Daily Energy Insider: Alaska LNG Project moves forward with final environmental impact study from FERC

The Federal Energy Regulatory Commission (FERC) published its final environmental impact study (EIS) for the 800 mile Alaska LNG Project this week, earning cheers from proponents at the opportunity to move forward.

 “This is a key step forward for Alaska LNG and a significant milestone for the project,” U.S. Sen. Lisa Murkowski (R-AK) said. “This final EIS is the culmination of years of research, analysis, and public process. I thank all of the staff at FERC who worked diligently to complete this extensive review on schedule. It is one of the most comprehensive federal environmental reviews ever completed.”

In total, the Alaska LNG Project encompasses 800 miles of pipeline, topped by a treatment facility on Alaska’s North Slope. Multiple offtake points for residential and commercial use, as well as a liquefaction facility, are also included. In all, the estimated cost will be around $40 billion.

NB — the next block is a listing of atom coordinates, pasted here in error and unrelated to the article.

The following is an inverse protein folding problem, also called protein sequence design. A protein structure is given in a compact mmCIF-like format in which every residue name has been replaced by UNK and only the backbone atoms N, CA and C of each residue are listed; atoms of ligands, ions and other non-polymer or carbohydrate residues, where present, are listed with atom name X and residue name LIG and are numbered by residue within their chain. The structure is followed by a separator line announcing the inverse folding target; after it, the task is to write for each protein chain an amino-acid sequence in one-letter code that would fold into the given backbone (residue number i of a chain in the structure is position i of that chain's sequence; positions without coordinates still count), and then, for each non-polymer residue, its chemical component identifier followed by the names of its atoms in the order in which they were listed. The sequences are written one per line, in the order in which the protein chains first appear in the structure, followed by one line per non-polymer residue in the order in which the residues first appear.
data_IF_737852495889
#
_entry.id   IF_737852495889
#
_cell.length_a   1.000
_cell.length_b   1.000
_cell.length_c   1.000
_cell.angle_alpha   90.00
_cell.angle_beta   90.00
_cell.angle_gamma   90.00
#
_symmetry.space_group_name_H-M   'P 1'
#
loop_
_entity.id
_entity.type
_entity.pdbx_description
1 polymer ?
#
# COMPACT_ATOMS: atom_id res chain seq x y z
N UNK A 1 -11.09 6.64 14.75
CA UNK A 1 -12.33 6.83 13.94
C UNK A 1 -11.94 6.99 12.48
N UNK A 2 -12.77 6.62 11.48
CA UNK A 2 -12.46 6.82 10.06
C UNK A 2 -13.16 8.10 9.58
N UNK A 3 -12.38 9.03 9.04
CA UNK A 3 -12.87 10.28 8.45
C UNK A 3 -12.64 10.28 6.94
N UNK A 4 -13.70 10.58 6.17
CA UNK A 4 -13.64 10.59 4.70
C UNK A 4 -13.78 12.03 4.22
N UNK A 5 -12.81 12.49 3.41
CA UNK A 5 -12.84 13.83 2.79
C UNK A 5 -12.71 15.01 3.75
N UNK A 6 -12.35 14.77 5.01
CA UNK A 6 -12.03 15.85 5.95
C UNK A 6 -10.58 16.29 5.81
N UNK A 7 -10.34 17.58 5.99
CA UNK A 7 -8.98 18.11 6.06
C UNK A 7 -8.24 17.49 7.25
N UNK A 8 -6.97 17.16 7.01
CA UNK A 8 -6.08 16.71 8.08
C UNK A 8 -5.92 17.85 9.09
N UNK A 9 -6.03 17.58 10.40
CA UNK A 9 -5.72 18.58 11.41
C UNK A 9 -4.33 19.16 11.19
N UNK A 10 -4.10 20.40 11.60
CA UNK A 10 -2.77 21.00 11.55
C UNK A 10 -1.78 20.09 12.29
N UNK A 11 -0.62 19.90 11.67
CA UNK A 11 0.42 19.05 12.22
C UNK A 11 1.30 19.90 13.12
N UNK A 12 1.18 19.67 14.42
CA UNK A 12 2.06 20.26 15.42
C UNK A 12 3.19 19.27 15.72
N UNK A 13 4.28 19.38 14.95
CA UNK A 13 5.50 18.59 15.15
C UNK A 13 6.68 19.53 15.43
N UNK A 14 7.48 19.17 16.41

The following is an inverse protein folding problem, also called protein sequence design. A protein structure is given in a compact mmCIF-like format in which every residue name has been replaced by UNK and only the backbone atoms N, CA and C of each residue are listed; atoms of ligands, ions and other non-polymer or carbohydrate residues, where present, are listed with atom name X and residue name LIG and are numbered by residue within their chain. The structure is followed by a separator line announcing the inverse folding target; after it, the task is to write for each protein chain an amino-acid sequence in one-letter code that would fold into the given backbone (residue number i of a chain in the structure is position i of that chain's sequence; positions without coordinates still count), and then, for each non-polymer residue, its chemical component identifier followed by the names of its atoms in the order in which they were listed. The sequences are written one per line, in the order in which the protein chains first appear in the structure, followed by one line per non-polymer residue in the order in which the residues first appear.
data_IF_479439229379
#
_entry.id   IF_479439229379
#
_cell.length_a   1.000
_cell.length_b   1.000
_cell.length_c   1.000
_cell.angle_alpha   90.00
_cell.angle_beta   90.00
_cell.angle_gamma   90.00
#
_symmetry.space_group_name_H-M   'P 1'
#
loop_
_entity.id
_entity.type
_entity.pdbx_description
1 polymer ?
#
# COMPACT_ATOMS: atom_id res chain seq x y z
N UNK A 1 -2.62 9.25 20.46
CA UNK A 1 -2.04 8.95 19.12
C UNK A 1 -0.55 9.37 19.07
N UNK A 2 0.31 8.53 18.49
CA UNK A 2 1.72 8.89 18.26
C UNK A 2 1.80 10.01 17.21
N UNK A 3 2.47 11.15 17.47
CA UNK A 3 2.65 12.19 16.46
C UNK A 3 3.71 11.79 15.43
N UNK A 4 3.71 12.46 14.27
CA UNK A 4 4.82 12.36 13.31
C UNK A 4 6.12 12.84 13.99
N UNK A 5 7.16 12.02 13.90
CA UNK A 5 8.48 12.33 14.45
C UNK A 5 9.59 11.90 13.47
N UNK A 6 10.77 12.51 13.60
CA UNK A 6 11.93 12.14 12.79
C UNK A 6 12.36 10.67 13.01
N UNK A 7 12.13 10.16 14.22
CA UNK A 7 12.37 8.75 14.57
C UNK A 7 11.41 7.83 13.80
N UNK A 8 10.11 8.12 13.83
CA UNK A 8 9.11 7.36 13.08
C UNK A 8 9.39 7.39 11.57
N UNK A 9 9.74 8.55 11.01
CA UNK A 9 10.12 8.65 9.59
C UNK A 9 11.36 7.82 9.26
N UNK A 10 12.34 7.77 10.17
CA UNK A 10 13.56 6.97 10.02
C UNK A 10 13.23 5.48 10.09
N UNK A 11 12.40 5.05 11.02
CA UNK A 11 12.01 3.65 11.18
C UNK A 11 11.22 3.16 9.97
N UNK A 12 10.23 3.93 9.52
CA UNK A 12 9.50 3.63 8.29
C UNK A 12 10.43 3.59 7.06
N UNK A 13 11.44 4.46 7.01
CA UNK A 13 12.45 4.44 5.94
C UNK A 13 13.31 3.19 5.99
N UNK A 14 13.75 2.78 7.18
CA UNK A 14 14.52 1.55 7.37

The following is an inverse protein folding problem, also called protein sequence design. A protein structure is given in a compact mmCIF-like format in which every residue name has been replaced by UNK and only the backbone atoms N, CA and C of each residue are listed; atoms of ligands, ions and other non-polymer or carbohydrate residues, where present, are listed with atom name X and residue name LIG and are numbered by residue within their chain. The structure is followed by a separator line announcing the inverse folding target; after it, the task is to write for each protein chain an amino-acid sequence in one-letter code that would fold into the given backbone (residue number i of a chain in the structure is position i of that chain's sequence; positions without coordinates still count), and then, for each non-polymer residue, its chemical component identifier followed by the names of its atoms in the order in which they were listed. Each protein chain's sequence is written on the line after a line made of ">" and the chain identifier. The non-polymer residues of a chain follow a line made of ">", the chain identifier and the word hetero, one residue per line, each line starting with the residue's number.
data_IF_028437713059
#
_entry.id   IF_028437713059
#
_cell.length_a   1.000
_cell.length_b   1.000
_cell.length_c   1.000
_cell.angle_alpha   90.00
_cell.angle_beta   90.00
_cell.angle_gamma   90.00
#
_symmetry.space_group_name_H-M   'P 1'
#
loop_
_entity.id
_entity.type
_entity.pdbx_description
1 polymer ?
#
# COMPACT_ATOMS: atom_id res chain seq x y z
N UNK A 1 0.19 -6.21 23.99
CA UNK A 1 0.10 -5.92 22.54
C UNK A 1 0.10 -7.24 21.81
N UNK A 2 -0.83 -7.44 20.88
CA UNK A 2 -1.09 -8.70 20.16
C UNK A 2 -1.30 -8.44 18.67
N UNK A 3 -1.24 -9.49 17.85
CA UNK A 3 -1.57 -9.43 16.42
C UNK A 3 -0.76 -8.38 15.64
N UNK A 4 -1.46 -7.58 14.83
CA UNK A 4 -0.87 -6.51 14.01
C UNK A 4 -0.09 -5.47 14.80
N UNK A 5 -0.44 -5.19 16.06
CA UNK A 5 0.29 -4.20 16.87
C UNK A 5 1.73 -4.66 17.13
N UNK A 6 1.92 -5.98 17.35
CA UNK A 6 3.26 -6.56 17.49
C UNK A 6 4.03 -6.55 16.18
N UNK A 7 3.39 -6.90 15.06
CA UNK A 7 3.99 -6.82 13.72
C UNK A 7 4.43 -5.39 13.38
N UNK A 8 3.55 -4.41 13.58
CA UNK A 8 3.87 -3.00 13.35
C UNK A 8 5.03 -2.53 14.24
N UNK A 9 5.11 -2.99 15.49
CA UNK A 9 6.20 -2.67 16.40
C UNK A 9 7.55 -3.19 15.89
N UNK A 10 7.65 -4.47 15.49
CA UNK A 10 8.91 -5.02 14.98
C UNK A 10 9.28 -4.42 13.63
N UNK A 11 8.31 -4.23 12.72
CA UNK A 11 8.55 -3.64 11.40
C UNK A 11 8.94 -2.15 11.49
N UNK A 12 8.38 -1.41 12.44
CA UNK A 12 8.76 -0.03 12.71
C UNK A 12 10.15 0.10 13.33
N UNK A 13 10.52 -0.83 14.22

“Bringing clean burning Alaska LNG to markets across the world would be a huge win for Alaska but also for our country,” U.S. Sen. Dan Sullivan (R-AK) said. “Producing more energy responsibly — oil, natural gas, renewables — using the highest environmental standards in the world strengthens our economy, is good for the environment, and dramatically increases our country’s national security.”

U.S. Rep. Don Young (R-AK) shared a similar sentiment.

“The Alaska LNG Project represents a great opportunity for our state’s energy infrastructure,” Young said. “Alaskans are strong environmental stewards who can balance both environmental protection and economic growth.”

The pipeline is a buried structure proposed by the state-owned Alaska Gasline Development Corp. Its goal is to draw from the supply of natural gas buried under the North Slope — efforts that have been trying to gain traction for decades. With the affirmation from FERC, however, the project stands to be the nation’s largest energy infrastructure project in terms of both planning and permitting.

By:  Chris Galford
Source: Daily Energy Insider